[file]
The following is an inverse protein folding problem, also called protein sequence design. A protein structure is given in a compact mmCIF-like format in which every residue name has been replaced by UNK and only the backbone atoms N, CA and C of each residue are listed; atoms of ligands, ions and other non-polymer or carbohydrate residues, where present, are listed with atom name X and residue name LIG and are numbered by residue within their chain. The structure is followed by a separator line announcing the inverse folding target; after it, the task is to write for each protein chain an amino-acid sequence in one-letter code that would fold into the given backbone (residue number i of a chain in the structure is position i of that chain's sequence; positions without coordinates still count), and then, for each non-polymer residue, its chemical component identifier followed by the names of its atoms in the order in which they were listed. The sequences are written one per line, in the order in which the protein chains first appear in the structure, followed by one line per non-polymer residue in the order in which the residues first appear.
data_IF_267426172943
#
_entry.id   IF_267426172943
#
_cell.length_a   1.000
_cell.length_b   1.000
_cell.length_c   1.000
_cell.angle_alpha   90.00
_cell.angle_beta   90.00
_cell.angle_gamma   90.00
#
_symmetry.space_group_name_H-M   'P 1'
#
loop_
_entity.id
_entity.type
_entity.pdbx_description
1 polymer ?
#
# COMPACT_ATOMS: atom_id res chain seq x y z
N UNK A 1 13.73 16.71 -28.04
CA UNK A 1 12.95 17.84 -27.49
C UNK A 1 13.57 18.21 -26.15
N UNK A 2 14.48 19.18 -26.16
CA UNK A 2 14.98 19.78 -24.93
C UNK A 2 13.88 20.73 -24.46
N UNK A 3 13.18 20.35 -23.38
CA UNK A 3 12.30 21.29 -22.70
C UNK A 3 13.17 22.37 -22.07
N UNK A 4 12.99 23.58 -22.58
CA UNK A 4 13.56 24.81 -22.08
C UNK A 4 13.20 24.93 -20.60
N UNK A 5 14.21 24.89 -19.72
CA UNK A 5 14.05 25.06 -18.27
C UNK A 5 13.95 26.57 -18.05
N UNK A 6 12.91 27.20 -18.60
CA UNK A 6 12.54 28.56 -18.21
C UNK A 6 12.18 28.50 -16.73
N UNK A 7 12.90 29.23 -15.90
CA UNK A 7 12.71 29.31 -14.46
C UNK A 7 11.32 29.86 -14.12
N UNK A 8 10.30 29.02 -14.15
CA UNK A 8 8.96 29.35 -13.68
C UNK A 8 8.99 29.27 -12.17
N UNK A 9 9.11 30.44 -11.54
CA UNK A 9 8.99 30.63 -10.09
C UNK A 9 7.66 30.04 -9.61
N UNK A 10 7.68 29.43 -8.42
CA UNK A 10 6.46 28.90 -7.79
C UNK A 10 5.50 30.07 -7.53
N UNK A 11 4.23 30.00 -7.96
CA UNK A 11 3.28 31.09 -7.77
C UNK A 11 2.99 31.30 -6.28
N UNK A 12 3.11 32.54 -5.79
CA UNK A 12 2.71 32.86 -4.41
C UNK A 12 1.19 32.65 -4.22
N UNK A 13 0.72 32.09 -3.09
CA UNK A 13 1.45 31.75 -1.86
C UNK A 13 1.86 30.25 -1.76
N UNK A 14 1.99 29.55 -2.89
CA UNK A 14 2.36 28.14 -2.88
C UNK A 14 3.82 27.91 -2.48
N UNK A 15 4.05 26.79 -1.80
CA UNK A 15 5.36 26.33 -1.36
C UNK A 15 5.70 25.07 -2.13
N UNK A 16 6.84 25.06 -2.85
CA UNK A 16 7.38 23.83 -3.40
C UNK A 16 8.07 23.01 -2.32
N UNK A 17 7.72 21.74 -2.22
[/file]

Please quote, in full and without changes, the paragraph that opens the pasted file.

The following is an inverse protein folding problem, also called protein sequence design. A protein structure is given in a compact mmCIF-like format in which every residue name has been replaced by UNK and only the backbone atoms N, CA and C of each residue are listed; atoms of ligands, ions and other non-polymer or carbohydrate residues, where present, are listed with atom name X and residue name LIG and are numbered by residue within their chain. The structure is followed by a separator line announcing the inverse folding target; after it, the task is to write for each protein chain an amino-acid sequence in one-letter code that would fold into the given backbone (residue number i of a chain in the structure is position i of that chain's sequence; positions without coordinates still count), and then, for each non-polymer residue, its chemical component identifier followed by the names of its atoms in the order in which they were listed. The sequences are written one per line, in the order in which the protein chains first appear in the structure, followed by one line per non-polymer residue in the order in which the residues first appear.